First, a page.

Debate Day Preview and Prediction

Today is the day for the second Presidential debate between Barack Obama and Mitt Romney, so I thought I'd write a brief post on the state of things and make a few predictions.

The polls are moving. That last word is the operative one. Polls, especially in this election cycle, are not particularly helpful in determining the true state of things, given the wild discrepancies between turnout models used by the polling organizations. Many are still oversampling Democrats in ridiculous numbers, and even then they show President Obama losing to Mitt Romney. The important thing to notice about the polls is that they are moving. Romney has strong momentum right now, and it is momentum that, barring some incredible and uncharacteristic gaffe, will not be slowing any time soon. That is because, as Hugh Hewitt wisely says, Romney is not enjoying a "bounce." Rather, the electorate is settling.

For many Americans, the first debate was all they needed. They saw a confident, articulate, serious candidate for President in Mitt Romney, and their "fears" were all but alleviated. The real question is whether Obama can turn things around tonight.

The answer is no.

President Obama's deepest problem is that he has no core message. No plans (at least that he's shared with anyone) for the next four years. Seriously, have you heard him answer this question from anyone in the course of this entire campaign? "Mr. President, what is it you plan to do if you are given another four years?" All he has are incredibly stale talking points about "investing" in various pet projects (e.g., "green" energy, "making college affordable," etc.) and making the rich "pay a little bit more." In other words, more of the same. So just keep this in mind: when you hear Obama say the word "invest," you need to translate that to its real meaning, "I want to spend lots and lots and lots of money we don't have." And people are very concerned about debt and spending. This is not a winning message for Obama. Americans are very cynical (or should be) when they hear the Six Trillion Dollar Man talk about "reducing the deficit." Look for Obama to appear very concerned about the deficit tonight, as though he is not the person solely responsible for Trillion Dollar deficits four years running.

Without a coherent core message, there is no way for Obama to provide any kind of cogent, sustained argument tonight. What you will see is a man flailing about, throwing talking points at the wall trying to get one to stick. People will be particularly attuned to the style tonight, and a flailing man cannot help but appear desperate, irritable, and perhaps even angry.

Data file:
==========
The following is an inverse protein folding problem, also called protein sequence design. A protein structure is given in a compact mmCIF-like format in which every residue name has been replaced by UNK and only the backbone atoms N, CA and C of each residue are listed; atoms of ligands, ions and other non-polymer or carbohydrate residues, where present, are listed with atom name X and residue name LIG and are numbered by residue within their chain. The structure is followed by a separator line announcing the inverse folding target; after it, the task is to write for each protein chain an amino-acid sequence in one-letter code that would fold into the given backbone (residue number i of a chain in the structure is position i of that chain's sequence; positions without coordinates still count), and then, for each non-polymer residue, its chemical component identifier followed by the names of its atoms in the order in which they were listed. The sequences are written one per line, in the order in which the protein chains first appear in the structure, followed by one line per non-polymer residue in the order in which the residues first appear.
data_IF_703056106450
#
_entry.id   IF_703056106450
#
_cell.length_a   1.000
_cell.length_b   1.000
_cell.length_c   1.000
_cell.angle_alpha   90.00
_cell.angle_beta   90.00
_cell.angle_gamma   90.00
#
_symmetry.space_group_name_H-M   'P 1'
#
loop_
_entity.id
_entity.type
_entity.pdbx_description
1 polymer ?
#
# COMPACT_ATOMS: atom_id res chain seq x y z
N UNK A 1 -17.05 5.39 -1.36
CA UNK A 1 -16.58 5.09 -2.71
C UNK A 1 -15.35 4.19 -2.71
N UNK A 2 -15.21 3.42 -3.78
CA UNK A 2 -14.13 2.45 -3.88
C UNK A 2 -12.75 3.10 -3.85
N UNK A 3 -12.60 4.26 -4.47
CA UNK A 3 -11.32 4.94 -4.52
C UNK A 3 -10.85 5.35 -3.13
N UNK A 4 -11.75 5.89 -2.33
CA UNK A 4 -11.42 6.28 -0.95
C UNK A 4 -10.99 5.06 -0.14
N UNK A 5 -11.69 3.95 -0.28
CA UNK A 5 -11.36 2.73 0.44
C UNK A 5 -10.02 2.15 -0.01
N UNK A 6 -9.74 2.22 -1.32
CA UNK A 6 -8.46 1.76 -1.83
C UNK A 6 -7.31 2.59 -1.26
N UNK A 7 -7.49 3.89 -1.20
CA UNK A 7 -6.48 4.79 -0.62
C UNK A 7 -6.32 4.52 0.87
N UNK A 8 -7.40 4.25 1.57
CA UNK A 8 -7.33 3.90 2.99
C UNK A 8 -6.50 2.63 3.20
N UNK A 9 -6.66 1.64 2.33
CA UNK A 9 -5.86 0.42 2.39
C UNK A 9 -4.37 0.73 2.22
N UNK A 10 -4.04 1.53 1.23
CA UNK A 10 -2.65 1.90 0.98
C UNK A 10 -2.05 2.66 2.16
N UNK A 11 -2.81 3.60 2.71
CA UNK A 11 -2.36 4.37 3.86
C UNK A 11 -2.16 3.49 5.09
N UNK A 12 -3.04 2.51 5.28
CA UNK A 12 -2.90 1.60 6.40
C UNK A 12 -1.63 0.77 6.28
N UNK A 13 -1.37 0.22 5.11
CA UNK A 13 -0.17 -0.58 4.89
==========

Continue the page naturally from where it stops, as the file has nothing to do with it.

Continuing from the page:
Obama has another problem, and one that is insufficiently appreciated by people on the Right. Mitt Romney has pleasantly become a very, very, very good candidate for the office he seeks. He simply exudes competence and confidence. He speaks articulately and his message has great clarity. He is unflappable. He is the antithesis of angry. And more than simply providing the sort of "optics" of being a good Presidential candidate, he actually is a good candidate for the office. This is a man with impeccable executive experience. He has been nothing but a success in his career, both running a stellar investment firm and running the Olympic Games. One does not imagine a President Romney abdicating his responsibilities with regard to, say, securing our State Department employees overseas or pathetically telling tall tales about terrorist attacks, even at the funeral service for an assassinated Ambassador. Romney is a man who knows how to pick employees, and I suspect his personnel decisions will be a breath of fresh air compared to, say, the laughingstock that Ambassador Susan Rice has become. The confidence and competence Romney exudes is not something Obama can easily overcome.

That is currently the state of things, and so I will make my not-so-modest prediction:

With a steady (though not necessarily flashy) performance in the debate, Mitt Romney wraps up the election tonight. Obama consistently has his 47% in the polls, and that will not improve. The rest will settle in to vote for Romney, and my previous prediction of a popular vote tally of 53% Romney, 47% Obama, making it an overwhelming Electoral College victory, will come to pass.

Brian Mattson